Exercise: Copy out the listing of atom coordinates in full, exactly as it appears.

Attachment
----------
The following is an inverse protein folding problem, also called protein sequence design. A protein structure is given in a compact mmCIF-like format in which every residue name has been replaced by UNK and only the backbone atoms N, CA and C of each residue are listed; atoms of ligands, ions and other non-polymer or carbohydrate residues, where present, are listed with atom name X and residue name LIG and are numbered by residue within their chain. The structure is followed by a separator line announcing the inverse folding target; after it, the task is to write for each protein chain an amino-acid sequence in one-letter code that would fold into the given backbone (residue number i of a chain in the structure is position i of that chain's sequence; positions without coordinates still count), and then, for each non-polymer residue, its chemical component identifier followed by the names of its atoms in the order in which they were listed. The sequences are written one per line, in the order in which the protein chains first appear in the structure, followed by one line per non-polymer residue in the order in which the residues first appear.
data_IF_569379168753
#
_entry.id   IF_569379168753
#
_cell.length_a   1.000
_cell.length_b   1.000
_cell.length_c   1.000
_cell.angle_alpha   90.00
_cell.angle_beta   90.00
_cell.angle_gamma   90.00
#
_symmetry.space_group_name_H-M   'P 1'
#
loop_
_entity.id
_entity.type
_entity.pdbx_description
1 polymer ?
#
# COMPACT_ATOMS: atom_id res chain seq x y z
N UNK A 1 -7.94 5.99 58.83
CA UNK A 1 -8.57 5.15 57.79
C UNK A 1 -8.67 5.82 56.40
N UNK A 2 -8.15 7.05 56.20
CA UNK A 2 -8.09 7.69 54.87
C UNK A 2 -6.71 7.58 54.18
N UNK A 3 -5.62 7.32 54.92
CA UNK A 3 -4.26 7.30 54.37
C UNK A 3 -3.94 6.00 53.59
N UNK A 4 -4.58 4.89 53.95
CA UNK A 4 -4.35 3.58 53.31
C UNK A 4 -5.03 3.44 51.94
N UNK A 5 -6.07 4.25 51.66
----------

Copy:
The following is an inverse protein folding problem, also called protein sequence design. A protein structure is given in a compact mmCIF-like format in which every residue name has been replaced by UNK and only the backbone atoms N, CA and C of each residue are listed; atoms of ligands, ions and other non-polymer or carbohydrate residues, where present, are listed with atom name X and residue name LIG and are numbered by residue within their chain. The structure is followed by a separator line announcing the inverse folding target; after it, the task is to write for each protein chain an amino-acid sequence in one-letter code that would fold into the given backbone (residue number i of a chain in the structure is position i of that chain's sequence; positions without coordinates still count), and then, for each non-polymer residue, its chemical component identifier followed by the names of its atoms in the order in which they were listed. The sequences are written one per line, in the order in which the protein chains first appear in the structure, followed by one line per non-polymer residue in the order in which the residues first appear.
data_IF_569379168753
#
_entry.id   IF_569379168753
#
_cell.length_a   1.000
_cell.length_b   1.000
_cell.length_c   1.000
_cell.angle_alpha   90.00
_cell.angle_beta   90.00
_cell.angle_gamma   90.00
#
_symmetry.space_group_name_H-M   'P 1'
#
loop_
_entity.id
_entity.type
_entity.pdbx_description
1 polymer ?
#
# COMPACT_ATOMS: atom_id res chain seq x y z
N UNK A 1 -7.94 5.99 58.83
CA UNK A 1 -8.57 5.15 57.79
C UNK A 1 -8.67 5.82 56.40
N UNK A 2 -8.15 7.05 56.20
CA UNK A 2 -8.09 7.69 54.87
C UNK A 2 -6.71 7.58 54.18
N UNK A 3 -5.62 7.32 54.92
CA UNK A 3 -4.26 7.30 54.37
C UNK A 3 -3.94 6.00 53.59
N UNK A 4 -4.58 4.89 53.95
CA UNK A 4 -4.35 3.58 53.31
C UNK A 4 -5.03 3.44 51.94
N UNK A 5 -6.07 4.25 51.66